Lea Harrington, Ph.D.

Awards & Honours

  • Howard Hughes Medical Institute International Scholar, 2007
  • Terry Fox Foundation Young Investigator Award, 2001
  • National Cancer Institute of Canada Postdoctoral Award, 1994


  • Postdoctoral training with B.J. Andrews, University of Toronto, 1994-1995
  • Ph.D. (1993), SUNY at StonyBrook, with C.W. Greider, Cold Spring Harbor Laboratory
  • M.Sc. (1990), University of Toronto, with M.L. Breitman, Mount Sinai Research Institute
  • B.Sc. (1987), McMaster University, with C.B. Harley, Department of Biochemistry

Research Support

  • Canadian Foundation for Innovation Leaders Opportunity Fund
  • Wellcome Trust (UK)
  • Medical Research Council (UK)
  • Howard Hughes Medical Institute
  • National Institutes of Health, National Institute on Aging
  • Canadian Cancer Society Research Institute
  • Canadian Institutes of Health Research

Lea Harrington moved to IRIC in 2011 from the University of Edinburgh, where she held a Personal Chair as Professor of Telomere Biology and was the Associate Director of Postgraduate M.Sc. Programmes in the School of Biological Sciences. She retains a Visiting Professorship at the University of Edinburgh and is a Professor in the Department of Medicine at l’Université de Montréal.

Since starting her laboratory in 1995, Lea Harrington and her colleagues have pursued the mechanisms by which chromosome ends, telomeres, are maintained and protected from degradation and recombination. The activity of an enzyme responsible for new telomere addition in most eukaryotes, telomerase, is increased in many cancers and conversely is decreased in many somatic tissues. Since critically short telomeres that elicit a DNA damage response are incompatible with cell viability, the regulation of telomerase activity and dosage is thus a critical determinant of normal and cancer cell proliferation.

The Harrington laboratory has employed several model organisms to dissect the dosage-sensitive regulation of telomere homeostasis and its consequences in aging, cancer, and disease. In the single-celled genetic model S. cerevisiae (baker’s yeast), her group conducted genome-wide genetic screens to identify genes whose absence affects survival when telomerase expression is reduced or abrogated. These screens identified a pathway for cell survival that acts independently of telomerase and homologous recombination (LeBel et al., Genetics 2009).

Using mammalian genetic models, Lea Harrington and her group carried out a long-term analysis of telomere dynamics and stem cell function in cells that possess only half the normal dosage of the telomerase reverse transcriptase, TERT. In this setting, telomeres erode gradually with time but do not become critically short and stem cell function is preserved (Meznikova et al., Dis Models Mech 2009). The outcome of telomere erosion, however, is context-dependent and dosage-dependent. A partial reduction in TERT dosage leads to a dramatic loss in stem cell function when telomeres begin at a shorter length (Strong et al., Mol Cell Biol 2010), or when telomerase is absent altogether (Meznikova et al., Dis Models Mech 2009; Erdmann et al., Proc Natl Acad Sci USA 2004).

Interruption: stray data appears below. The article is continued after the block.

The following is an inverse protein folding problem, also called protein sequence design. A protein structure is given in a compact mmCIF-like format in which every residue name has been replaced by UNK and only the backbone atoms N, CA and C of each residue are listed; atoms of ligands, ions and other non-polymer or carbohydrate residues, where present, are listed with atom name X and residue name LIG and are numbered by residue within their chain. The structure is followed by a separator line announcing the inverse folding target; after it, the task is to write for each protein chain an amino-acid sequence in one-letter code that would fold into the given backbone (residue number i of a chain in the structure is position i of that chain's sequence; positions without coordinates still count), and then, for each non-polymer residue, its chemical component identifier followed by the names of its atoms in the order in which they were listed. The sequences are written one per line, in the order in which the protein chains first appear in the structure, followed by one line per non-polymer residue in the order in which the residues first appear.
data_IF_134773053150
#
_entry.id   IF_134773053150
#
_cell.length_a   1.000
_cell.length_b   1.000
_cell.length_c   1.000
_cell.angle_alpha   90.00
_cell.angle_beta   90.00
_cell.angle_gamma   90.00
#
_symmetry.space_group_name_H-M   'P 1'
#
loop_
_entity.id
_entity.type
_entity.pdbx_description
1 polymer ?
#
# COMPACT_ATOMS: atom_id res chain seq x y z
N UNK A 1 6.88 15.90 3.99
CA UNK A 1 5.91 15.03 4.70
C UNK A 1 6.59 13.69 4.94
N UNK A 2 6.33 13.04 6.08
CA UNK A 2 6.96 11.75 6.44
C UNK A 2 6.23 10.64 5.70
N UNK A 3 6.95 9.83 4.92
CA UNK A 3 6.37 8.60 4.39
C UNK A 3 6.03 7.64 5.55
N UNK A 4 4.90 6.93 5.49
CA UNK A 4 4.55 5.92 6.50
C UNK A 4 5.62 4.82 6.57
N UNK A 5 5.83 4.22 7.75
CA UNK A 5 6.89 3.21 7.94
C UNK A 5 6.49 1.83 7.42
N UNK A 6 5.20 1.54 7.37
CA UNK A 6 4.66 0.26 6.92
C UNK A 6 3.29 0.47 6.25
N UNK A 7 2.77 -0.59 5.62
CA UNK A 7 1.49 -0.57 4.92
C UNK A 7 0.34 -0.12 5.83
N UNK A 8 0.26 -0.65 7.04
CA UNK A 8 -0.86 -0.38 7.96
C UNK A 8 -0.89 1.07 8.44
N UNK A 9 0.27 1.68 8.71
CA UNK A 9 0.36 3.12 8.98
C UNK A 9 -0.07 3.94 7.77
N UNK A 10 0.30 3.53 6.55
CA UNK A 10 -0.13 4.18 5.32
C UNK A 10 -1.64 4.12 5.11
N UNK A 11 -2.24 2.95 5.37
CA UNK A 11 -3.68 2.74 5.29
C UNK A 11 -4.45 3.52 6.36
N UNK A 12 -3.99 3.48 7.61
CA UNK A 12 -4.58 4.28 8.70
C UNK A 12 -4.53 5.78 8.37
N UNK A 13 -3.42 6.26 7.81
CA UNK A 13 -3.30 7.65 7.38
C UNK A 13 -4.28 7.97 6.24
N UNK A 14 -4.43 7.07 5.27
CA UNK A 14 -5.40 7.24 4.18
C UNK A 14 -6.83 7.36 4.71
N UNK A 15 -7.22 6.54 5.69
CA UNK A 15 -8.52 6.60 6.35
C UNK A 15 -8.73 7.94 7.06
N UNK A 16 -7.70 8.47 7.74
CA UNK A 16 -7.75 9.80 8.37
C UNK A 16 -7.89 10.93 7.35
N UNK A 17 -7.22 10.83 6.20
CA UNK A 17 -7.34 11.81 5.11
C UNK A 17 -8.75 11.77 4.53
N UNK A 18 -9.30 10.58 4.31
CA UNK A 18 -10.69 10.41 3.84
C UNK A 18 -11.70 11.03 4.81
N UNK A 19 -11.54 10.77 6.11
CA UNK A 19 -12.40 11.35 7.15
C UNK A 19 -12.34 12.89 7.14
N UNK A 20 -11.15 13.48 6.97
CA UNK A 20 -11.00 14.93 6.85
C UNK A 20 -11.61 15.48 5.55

In human cell models, the Harrington laboratory identified regions of TERT necessary to avoid or escape cellular senescence and to interact with other telomerase accessory factors (Sealey et al., Nucl Acids Res 2010; Ibid, BMC Mol Biol 2011). A novel human tumor model was also developed in which TERT expression is genetically controlled. This new model establishes that human tumor formation does not depend on telomerase or other means of telomere maintenance while telomeres remain at a functional length (Taboski et al., Cell Reports, 2012). However, once telomeres erode to a critical length, the tumor cells lose viability and cannot escape via activation of telomerase or other mechanisms of telomere maintenance. This discovery suggests that telomerase inhibition in tumors with longer telomeres would induce a delayed but potentially effective tumor regression.

The future direction of Lea Harrington’s research at IRIC is to use these human tumor models to identify pathways whose inhibition increases the susceptibility of cancer cells to telomere damage and cell death, or whose enhancement might improve cell viability in contexts where telomerase function is limiting as in aging or in certain degenerative diseases.

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